- Oblique lateral lumbar interbody fusion (OLLIF) – the disc is accessed from an incision through the psoas muscle obliquely.
Post-operative Complications of Spine Fusion Surgery
Spinal fusion is generally a safe procedure. But as with any surgery, spinal fusion carries the potential risk of complications.
Potential complications include:
- Poor wound healing.
- Blood clots.
- Injury to blood vessels or nerves in and around the spine.
- Pain at the site from which the bone graft is taken.
Spinal fusion, is a neurosurgical or orthopedic surgical technique that joins two or more vertebrae. This procedure can be performed at any level in the spine (cervical, thoracic, or lumbar) and prevents any movement between the fused vertebrae. There are many types of spinal fusion and each technique involves using bone grafting—either from the patient (autograft), donor (allograft), or artificial bone substitutes—to help the bones heal together. Additional hardware (screws, plates, or cages) is often used to hold the bones in place while the graft fuses the two vertebrae together. The placement of hardware can be guided by fluoroscopy, navigation systems, or robotics.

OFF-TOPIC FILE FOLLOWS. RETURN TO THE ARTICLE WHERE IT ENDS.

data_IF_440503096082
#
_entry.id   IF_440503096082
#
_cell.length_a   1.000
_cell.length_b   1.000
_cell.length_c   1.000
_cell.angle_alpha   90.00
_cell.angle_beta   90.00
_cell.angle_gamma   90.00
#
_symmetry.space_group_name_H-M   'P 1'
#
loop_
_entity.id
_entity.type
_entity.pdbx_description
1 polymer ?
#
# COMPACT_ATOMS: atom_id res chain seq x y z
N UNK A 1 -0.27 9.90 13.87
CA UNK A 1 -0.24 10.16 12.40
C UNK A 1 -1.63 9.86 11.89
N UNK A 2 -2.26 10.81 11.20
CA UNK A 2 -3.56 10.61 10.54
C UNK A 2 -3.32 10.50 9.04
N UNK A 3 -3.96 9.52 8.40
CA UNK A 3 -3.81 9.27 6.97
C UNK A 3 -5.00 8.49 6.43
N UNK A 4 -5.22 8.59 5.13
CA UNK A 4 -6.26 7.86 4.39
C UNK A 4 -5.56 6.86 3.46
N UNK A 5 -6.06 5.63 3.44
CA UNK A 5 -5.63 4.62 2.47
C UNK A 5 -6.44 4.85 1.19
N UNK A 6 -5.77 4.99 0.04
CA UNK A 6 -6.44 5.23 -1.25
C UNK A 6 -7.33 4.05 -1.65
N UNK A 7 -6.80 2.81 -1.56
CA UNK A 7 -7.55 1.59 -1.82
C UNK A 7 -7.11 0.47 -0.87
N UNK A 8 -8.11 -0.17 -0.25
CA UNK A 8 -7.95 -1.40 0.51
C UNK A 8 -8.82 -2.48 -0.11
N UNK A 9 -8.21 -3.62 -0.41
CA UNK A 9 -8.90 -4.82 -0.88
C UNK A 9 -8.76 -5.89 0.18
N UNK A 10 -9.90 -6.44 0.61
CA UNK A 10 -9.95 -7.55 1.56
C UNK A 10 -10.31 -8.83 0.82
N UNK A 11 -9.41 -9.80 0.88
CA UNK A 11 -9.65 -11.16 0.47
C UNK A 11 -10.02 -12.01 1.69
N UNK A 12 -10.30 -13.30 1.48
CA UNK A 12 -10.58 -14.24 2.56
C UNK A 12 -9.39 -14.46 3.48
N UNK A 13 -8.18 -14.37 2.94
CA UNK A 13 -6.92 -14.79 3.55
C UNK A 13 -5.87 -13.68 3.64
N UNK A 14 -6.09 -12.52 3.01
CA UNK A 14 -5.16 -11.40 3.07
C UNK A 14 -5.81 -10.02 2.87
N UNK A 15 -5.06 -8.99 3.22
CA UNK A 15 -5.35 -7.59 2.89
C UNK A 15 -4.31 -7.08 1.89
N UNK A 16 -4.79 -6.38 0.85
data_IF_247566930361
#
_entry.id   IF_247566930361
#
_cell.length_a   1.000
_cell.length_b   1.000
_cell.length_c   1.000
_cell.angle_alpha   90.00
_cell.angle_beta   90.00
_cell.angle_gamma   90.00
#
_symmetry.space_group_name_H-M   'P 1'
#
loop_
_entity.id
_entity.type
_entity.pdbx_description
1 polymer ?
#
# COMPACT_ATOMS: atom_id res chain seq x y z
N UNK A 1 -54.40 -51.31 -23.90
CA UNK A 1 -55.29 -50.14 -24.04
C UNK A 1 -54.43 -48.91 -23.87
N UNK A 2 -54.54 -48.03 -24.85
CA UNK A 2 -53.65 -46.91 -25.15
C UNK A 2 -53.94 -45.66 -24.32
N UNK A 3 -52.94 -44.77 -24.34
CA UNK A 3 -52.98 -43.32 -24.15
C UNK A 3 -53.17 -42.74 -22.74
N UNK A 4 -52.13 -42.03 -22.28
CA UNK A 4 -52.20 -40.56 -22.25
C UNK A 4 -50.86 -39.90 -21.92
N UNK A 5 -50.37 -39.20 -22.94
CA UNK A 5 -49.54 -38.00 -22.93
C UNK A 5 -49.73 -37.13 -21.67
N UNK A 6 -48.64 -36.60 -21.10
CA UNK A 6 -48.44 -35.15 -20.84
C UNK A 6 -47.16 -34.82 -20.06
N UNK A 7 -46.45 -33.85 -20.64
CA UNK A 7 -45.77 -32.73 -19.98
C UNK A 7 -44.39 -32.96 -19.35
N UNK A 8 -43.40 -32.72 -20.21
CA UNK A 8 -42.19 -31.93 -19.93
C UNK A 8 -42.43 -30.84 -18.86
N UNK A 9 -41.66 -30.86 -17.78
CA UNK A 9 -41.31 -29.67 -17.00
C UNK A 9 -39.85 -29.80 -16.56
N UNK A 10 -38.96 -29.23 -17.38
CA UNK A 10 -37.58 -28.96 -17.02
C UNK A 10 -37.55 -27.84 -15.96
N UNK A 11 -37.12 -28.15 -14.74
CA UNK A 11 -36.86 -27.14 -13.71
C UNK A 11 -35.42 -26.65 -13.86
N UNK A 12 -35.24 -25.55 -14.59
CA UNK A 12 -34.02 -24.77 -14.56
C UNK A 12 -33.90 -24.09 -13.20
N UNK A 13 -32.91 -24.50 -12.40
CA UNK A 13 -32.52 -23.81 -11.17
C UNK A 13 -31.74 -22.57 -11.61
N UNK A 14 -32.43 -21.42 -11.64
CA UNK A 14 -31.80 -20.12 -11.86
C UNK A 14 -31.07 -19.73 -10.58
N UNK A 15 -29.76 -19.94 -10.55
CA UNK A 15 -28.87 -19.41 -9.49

Spinal fusion is most commonly performed to relieve the pain and pressure from mechanical pain of the vertebrae or on the spinal cord that results when a disc (cartilage between two vertebrae) wears out (degenerative disc disease). Other common pathological conditions that are treated by spinal fusion include spinal stenosis, spondylolisthesis, spondylosis, spinal fractures, scoliosis, and kyphosis.
Like any surgery, complications may include infection, blood loss, and nerve damage. Fusion also changes the normal motion of the spine and results in more stress on the vertebrae above and below the fused segments. As a result, long-term complications include degeneration at these adjacent spine segments.